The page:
So long and thanks for all the blisters: A bittersweet eulogy for Payless shoes
Payless embodied the worst excesses of capitalism while giving choice to low-income people, says writer
There's a distinctive smell to a Payless ShoeSource store that Sara Tatyana Bernstein describes as "off-gassing pleather."
"It's this kind of plasticky smell and fluorescent lights. No one's really paying attention to you, it's basically you and the shoes, and you find your size, you kind of look at your section and try and figure out if there's anything that matches your style," the writer and academic told Day 6.
"Usually you just left and didn't feel great about anything, but every once in a while there was that one special pair that really just like, brought everything together."
In February, Payless announced it was going into creditor protection in Canada and the U.S., and would be closing all of its 2,500 stores, including 248 in Canada.
In a piece for The Outline titled "Farewell to Payless and its terrible, no good, very cheap, occasionally meaningful shoes," Bernstein reflected on her own complicated relationship with the discount shoe chain, where her family shopped after her father lost his job.
For Bernstein, the now-defunct chain was a symbol for the contradictions of modern consumer capitalism.
"Payless demonstrates who the so-called 'retail apocalypse' is actually hurting. Most media coverage of the chain's demise has focused on declining revenue and on the changing whims of consumers," Bernstein wrote.
"But it's the lowest-paid workers who are truly feeling this loss. They're also the ones who need accessible brick and mortar shops. Shopping online still requires relative privilege — reliable internet, credit, a secure address, etc."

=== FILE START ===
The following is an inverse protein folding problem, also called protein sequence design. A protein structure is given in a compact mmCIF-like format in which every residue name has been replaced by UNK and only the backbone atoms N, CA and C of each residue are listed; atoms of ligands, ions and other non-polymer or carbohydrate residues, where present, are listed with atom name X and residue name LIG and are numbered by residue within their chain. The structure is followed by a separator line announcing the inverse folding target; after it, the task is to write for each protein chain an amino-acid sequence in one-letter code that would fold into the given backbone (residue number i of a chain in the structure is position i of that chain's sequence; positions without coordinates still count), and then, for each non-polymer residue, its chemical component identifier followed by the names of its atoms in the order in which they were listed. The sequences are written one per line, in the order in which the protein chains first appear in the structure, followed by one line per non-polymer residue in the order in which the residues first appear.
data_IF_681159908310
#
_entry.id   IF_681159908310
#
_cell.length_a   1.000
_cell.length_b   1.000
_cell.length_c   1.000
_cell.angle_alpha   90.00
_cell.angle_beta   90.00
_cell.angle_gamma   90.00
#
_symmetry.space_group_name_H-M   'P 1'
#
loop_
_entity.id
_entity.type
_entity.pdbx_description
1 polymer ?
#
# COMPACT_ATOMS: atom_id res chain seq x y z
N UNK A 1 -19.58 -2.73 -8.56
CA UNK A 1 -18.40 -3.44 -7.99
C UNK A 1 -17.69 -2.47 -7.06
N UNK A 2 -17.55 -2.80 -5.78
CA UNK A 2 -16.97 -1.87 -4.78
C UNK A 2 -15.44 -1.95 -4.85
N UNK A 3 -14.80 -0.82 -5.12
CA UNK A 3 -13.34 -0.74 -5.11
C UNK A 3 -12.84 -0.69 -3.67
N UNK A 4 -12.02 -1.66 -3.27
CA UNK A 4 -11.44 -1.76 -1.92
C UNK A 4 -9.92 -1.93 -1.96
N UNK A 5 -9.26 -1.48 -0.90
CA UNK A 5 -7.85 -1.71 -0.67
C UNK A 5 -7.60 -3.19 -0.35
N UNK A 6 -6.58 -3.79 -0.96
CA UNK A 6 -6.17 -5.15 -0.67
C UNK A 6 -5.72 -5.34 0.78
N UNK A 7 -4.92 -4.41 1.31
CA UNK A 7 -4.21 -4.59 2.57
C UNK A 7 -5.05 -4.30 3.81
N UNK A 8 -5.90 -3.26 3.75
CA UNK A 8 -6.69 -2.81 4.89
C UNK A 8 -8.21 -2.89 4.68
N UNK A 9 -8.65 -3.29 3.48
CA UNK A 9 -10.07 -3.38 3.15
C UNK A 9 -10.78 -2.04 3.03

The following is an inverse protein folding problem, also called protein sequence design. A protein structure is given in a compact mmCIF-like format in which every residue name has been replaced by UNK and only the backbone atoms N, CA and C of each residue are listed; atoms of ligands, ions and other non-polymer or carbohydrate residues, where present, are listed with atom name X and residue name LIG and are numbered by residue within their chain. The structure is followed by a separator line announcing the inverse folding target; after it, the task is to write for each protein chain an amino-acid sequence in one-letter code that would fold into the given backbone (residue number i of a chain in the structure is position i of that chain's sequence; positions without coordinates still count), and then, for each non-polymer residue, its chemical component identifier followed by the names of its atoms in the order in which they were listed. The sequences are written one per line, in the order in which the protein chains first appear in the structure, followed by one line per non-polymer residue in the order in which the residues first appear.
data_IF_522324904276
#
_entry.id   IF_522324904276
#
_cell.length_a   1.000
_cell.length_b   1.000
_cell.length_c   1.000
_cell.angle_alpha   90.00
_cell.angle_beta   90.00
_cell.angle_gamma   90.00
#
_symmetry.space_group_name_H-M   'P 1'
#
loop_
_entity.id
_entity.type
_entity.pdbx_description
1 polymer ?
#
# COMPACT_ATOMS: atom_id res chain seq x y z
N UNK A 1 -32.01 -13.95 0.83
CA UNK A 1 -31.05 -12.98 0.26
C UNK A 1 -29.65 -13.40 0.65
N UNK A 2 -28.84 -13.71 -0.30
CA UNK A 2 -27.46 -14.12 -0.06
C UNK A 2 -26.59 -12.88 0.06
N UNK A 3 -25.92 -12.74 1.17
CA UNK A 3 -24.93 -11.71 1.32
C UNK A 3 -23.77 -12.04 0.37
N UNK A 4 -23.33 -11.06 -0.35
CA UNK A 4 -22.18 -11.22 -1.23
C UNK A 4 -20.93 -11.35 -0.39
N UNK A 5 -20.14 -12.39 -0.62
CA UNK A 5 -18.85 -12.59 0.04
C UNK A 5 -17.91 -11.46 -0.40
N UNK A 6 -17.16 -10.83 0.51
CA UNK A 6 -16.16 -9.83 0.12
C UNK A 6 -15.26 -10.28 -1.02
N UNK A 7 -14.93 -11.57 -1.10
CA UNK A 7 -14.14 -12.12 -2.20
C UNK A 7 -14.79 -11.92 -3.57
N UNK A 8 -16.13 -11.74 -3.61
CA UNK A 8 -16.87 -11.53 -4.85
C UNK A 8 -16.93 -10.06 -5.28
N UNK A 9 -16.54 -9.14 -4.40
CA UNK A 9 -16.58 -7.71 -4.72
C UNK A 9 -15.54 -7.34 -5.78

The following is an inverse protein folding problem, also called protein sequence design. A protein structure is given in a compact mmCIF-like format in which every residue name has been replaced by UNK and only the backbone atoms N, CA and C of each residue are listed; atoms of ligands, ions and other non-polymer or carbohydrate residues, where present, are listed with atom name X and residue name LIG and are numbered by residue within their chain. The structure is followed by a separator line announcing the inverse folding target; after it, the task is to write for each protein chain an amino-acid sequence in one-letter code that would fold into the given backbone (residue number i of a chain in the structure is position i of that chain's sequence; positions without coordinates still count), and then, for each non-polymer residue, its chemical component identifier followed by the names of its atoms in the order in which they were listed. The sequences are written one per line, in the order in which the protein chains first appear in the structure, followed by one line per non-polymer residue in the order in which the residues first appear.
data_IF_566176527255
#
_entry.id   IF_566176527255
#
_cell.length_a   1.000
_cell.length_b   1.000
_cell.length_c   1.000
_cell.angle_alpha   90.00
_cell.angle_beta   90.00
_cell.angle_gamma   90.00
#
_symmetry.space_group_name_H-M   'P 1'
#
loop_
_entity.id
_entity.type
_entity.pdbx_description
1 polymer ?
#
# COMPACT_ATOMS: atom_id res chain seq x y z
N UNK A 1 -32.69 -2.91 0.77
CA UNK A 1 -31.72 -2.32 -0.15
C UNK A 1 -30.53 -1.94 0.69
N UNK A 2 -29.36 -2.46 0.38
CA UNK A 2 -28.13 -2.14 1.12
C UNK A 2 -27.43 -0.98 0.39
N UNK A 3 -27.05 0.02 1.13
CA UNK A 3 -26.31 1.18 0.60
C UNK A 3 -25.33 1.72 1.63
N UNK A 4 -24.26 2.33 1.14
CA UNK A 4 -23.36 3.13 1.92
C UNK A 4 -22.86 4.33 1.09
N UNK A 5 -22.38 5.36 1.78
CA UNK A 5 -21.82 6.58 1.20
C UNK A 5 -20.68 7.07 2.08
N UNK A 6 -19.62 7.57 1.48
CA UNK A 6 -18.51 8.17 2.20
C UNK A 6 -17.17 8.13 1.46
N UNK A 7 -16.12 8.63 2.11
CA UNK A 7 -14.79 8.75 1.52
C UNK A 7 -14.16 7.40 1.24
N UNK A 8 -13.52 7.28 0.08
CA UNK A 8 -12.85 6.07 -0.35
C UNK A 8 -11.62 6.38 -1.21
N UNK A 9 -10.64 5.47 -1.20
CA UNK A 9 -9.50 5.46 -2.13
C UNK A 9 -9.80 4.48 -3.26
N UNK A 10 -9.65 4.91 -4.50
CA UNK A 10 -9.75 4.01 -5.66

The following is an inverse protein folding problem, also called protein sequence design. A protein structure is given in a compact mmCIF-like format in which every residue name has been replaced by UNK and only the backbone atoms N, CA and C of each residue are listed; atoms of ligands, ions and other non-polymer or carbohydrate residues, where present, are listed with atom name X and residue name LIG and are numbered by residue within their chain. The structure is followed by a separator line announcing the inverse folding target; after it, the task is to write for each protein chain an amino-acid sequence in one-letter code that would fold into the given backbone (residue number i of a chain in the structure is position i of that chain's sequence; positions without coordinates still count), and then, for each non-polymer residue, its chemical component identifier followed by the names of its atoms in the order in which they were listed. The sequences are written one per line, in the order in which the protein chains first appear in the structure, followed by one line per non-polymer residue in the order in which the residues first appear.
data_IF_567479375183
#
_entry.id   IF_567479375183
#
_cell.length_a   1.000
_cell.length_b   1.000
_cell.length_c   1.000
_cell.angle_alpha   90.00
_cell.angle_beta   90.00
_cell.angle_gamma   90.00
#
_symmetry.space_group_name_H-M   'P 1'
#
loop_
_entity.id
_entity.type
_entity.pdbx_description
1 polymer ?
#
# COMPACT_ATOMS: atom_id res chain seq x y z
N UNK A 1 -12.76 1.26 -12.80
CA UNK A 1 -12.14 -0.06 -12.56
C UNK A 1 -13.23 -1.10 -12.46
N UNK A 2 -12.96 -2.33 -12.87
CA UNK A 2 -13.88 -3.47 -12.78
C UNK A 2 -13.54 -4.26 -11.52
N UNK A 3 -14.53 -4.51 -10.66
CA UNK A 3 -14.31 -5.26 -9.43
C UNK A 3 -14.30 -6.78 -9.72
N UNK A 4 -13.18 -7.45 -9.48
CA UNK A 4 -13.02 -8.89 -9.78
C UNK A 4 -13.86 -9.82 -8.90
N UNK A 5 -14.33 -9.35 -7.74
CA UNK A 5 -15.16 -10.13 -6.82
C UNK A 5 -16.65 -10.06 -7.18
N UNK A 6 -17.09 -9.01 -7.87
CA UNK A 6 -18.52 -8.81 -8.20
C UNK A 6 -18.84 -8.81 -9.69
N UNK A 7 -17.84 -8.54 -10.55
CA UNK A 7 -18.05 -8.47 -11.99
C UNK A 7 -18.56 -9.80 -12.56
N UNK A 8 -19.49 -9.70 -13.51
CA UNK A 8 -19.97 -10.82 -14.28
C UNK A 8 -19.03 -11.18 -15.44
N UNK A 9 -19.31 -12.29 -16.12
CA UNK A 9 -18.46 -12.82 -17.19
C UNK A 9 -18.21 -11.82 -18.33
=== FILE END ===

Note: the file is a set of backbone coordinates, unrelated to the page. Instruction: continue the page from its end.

That's not to say shopping at Payless was always fun.
"Memories of Payless are a literal combination of insult and injury," Bernstein wrote, detailing how much brand name logos mattered at school, and how cruel kids could be to those who lacked the wealth to purchase those status symbols.
Her piece resonated with others who had similar life experiences.
when i was in elementary school, "you get your shoes at payless" was an absolutely devastating, nuclear-level insult that you could never recover from, but also... everyone was broke, so we all did get our shoes at payless, even the people who said that <a href="https://t.co/ZNSjewk6uN">https://t.co/ZNSjewk6uN</a>—@merrilymaralie
Payless was founded in Kansas in 1956, and was once one of the biggest shoe retailers in the world. But, by the end of May, all of the stores in the U.S. and Canada are scheduled to be closed.
About 16,000 workers will lose their jobs, including about 2,400 in Canada.
"I don't know that I mourn Payless going away particularly, but what I think I mourn is the change in the shopping experience in general and how we have so many choices and things are so cheap, but there's actually less accessibility, not more," said Bernstein.
"Thanks for the blisters, the scars on the back of my heels, and thanks for being a good lesson in how contradictory capitalism can be," she added. "Hopefully something better will come next."
To hear more from Sara Tatyana Bernstein, download our podcast or click 'Listen' at the top of this page.